Two New Melanoma Drugs Show Boost in Survival Rate
Melanoma, the deadliest form of skin cancer, is on the rise, with an estimated 8,700 melanoma deaths in the United States last year. Here is a good news for people suffering from melanoma. Two novel drugs ‘Vemurafenib’ and ‘Ipilimumab’ show promise for people with advanced melanoma, which may prolong their survival.
One study presented at American Society of Clinical Oncology (ASCO) conference stated that patients treated with the drug Vemurafenib had a 63% reduced risk of death compared with those on chemotherapy. This drug specifically targets the mutated gene and helps in the shrinking of cancer cells. Within 72 hours of intake of Vemurafenib, patients found the drug to work.
In another study, the drug Ipilimumab has been shown to increase the survival rate in late-stage melanoma patients. This drug works by stimulating the patient’s immune system, which helps to fight against the cancer.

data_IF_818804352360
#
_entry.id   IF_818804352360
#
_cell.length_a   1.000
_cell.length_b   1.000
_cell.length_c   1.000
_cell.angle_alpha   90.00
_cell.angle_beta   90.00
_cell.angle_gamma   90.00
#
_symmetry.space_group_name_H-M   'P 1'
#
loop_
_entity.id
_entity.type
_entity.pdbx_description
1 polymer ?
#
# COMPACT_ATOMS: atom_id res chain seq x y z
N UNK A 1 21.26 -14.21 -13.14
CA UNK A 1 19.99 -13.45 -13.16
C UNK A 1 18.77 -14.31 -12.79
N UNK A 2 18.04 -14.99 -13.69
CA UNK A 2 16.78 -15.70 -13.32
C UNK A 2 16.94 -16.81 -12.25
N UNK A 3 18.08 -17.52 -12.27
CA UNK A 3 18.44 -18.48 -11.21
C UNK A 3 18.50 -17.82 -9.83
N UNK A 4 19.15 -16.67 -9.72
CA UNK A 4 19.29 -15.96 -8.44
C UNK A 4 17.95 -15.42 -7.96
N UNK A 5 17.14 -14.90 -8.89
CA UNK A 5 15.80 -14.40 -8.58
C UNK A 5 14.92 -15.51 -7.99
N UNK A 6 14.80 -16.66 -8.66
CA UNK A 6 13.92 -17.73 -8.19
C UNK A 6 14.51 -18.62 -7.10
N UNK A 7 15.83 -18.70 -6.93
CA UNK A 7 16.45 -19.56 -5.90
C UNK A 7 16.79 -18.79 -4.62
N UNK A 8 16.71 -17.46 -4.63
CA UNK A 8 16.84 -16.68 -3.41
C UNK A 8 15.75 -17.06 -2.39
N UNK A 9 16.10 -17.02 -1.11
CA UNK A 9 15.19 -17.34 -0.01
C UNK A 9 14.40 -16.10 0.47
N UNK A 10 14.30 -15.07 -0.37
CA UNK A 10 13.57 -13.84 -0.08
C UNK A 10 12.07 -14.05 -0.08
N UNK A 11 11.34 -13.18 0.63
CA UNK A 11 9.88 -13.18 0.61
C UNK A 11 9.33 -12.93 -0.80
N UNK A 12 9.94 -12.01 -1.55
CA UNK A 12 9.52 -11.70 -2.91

Both the drugs, ‘Vemurafenib’ and ‘Ipilimumab’, shrink the tumors, and thus found to increase the survival rate of melanoma patients. Doctors have further plans to explore the best use of these drugs. It is important to note that limiting exposure to strong sunlight and UV light can reduce the risk of melanoma, the most serious form of skin cancer.
June 07, 2011